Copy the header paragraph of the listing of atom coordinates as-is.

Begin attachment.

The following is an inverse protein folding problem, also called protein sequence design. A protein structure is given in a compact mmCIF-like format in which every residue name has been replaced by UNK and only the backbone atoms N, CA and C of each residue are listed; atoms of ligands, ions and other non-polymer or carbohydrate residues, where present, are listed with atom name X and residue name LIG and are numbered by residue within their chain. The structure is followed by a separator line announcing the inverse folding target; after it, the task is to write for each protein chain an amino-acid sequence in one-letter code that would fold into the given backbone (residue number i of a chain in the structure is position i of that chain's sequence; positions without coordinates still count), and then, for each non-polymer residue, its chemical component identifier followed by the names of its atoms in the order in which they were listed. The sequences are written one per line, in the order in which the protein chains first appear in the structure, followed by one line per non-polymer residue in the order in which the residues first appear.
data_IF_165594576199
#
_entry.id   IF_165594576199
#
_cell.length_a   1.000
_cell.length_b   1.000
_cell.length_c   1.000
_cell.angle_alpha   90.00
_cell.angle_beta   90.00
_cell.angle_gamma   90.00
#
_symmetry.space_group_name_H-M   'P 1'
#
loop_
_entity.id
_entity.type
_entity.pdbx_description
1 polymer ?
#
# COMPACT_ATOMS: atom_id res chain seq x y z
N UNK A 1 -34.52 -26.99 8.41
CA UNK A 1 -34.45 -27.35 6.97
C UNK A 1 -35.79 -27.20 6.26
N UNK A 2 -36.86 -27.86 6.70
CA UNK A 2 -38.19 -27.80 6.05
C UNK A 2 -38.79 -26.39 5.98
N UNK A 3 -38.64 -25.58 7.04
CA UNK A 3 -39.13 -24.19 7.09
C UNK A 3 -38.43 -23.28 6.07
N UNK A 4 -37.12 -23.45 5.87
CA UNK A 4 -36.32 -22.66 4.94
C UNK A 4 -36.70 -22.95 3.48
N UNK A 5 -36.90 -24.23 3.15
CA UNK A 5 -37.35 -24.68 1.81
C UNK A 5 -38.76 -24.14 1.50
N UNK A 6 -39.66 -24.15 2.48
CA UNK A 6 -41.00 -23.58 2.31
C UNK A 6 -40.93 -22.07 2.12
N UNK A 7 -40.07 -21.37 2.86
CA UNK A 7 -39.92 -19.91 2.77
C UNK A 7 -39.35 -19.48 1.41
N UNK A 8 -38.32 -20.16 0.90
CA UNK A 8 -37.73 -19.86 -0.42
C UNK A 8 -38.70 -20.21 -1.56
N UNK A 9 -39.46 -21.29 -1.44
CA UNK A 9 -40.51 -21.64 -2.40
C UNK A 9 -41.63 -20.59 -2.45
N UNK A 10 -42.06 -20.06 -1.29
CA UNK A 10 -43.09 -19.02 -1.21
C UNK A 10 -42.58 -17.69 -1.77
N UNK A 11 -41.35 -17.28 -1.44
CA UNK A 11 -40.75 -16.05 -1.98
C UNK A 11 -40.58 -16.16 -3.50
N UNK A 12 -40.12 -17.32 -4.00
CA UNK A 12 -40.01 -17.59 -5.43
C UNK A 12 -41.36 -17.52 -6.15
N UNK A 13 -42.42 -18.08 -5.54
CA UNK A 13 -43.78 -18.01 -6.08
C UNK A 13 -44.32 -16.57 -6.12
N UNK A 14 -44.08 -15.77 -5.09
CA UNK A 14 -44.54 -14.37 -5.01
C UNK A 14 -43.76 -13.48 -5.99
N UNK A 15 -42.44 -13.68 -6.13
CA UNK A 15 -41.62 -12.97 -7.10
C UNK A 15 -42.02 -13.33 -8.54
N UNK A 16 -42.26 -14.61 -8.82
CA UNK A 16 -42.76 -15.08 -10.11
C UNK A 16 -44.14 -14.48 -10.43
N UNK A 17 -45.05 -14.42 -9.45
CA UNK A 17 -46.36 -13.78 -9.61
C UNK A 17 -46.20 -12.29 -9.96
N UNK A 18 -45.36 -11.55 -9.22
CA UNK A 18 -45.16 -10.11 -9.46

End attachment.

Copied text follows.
The following is an inverse protein folding problem, also called protein sequence design. A protein structure is given in a compact mmCIF-like format in which every residue name has been replaced by UNK and only the backbone atoms N, CA and C of each residue are listed; atoms of ligands, ions and other non-polymer or carbohydrate residues, where present, are listed with atom name X and residue name LIG and are numbered by residue within their chain. The structure is followed by a separator line announcing the inverse folding target; after it, the task is to write for each protein chain an amino-acid sequence in one-letter code that would fold into the given backbone (residue number i of a chain in the structure is position i of that chain's sequence; positions without coordinates still count), and then, for each non-polymer residue, its chemical component identifier followed by the names of its atoms in the order in which they were listed. The sequences are written one per line, in the order in which the protein chains first appear in the structure, followed by one line per non-polymer residue in the order in which the residues first appear.